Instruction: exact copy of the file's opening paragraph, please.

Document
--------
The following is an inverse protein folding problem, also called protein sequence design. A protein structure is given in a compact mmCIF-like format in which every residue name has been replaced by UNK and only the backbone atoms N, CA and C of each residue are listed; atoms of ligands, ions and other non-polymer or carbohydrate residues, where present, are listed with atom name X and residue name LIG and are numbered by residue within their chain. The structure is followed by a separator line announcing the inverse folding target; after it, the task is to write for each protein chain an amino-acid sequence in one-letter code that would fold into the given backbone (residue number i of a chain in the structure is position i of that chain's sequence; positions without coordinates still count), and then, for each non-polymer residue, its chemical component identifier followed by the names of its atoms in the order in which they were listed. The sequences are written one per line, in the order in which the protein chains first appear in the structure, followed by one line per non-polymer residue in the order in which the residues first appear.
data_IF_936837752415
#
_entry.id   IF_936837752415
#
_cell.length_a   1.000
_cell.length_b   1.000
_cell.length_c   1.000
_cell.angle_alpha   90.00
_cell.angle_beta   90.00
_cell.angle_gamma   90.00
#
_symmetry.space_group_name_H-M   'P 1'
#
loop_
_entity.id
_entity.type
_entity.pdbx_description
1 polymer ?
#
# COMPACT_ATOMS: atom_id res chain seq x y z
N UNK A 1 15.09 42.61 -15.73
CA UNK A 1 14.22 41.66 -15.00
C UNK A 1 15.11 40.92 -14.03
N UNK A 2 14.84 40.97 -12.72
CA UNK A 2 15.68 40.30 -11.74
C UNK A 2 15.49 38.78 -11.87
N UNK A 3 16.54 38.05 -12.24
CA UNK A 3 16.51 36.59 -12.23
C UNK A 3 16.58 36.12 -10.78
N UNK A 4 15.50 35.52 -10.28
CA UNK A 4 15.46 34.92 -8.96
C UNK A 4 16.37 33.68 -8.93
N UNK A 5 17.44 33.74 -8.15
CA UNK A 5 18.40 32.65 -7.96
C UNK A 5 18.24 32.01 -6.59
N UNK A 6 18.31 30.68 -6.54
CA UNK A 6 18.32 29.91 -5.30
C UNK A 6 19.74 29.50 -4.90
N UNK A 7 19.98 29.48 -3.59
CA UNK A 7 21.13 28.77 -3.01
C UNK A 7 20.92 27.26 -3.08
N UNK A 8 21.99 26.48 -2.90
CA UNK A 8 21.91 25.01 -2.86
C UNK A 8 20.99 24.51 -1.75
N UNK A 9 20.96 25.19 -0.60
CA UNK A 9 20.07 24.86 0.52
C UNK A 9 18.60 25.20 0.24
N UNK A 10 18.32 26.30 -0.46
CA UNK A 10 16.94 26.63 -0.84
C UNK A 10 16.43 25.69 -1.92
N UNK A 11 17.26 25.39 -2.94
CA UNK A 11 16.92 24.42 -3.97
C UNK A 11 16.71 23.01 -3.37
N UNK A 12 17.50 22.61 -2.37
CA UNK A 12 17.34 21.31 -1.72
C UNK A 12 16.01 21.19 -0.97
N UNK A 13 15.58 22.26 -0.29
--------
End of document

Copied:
The following is an inverse protein folding problem, also called protein sequence design. A protein structure is given in a compact mmCIF-like format in which every residue name has been replaced by UNK and only the backbone atoms N, CA and C of each residue are listed; atoms of ligands, ions and other non-polymer or carbohydrate residues, where present, are listed with atom name X and residue name LIG and are numbered by residue within their chain. The structure is followed by a separator line announcing the inverse folding target; after it, the task is to write for each protein chain an amino-acid sequence in one-letter code that would fold into the given backbone (residue number i of a chain in the structure is position i of that chain's sequence; positions without coordinates still count), and then, for each non-polymer residue, its chemical component identifier followed by the names of its atoms in the order in which they were listed. The sequences are written one per line, in the order in which the protein chains first appear in the structure, followed by one line per non-polymer residue in the order in which the residues first appear.